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Lughnasadh is a Gaelic holiday celebrated on August 1. Some Irish people continue to celebrate the holiday popularly with fires and dancing. Lughnasadh is also the modern Gaelic term for the month of August.

In neopaganism, Lughnasadh (also spelled Lunasa, Lughnasadh, or Lughnasa) is one of the eight sabbatss or solar festivals in the Wheel of the Year. It is the first of the three autumn harvest festivals, the other two being Mabon and Samhain. It commemorates the sacrifice and death of the Corn God; in its cycle of death, nurturing the people, and rebirth, the corn is thought of as an aspect of the Sun God, Whom the Gaels called Lugh.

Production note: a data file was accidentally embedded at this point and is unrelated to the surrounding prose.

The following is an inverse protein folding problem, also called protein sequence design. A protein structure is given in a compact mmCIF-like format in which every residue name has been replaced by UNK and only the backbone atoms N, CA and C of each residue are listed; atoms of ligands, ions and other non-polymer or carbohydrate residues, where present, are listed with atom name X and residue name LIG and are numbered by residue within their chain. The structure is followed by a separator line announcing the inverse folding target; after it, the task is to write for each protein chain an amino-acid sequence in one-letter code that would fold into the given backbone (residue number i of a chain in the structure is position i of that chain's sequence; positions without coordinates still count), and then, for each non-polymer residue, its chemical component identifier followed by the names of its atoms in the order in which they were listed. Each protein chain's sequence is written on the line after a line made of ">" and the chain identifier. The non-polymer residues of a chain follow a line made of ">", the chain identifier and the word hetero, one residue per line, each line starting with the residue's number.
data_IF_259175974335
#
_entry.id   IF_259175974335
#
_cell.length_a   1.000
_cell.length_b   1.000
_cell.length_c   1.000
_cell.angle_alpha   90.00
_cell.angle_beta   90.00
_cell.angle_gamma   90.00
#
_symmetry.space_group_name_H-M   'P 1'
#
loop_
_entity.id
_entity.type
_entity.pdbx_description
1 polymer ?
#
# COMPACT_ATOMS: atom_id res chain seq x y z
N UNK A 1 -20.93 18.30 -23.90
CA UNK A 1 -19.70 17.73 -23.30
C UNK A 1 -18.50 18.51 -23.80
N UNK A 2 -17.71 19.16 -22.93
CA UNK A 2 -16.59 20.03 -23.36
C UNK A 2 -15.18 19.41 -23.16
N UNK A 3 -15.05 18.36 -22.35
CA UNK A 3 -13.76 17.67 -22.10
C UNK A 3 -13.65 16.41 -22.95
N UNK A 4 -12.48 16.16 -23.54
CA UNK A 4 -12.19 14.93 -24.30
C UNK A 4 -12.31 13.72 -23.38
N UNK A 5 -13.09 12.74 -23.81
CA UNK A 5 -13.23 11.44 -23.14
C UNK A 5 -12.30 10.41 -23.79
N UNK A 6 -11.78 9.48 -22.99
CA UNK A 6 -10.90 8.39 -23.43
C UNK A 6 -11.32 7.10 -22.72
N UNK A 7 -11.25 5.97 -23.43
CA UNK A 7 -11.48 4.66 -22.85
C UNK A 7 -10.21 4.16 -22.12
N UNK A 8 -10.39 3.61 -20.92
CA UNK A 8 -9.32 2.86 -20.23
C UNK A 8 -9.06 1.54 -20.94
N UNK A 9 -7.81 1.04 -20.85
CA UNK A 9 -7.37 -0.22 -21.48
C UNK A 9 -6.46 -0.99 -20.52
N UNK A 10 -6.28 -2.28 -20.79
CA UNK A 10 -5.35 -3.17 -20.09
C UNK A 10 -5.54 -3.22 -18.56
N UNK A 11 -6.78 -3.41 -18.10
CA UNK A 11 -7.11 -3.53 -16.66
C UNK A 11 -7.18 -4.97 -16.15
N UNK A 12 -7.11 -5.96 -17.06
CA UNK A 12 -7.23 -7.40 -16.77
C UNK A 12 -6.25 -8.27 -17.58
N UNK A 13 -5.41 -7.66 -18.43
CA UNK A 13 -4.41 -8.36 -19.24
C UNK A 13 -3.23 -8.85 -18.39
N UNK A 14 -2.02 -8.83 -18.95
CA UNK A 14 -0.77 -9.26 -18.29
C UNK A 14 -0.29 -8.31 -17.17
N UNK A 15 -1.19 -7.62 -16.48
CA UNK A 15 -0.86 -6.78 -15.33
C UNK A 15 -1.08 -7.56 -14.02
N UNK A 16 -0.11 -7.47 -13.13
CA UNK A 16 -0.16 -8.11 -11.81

The name Lammas is also used, taken from an Anglo-Saxon and Christianized holiday occurring at the same time, that may or may not have a common origin. As the name (from hlaf-mass, "loaves festival") implies, it is a feast of thanksgiving for bread, symbolizing the first fruits of the harvest.

Some Pagans mark the holiday by baking a figure of the God in bread, and then symbolically sacrificing and eating it.

Among the sabbats, Lughnasadh is preceded by Midsummer and followed by Mabon.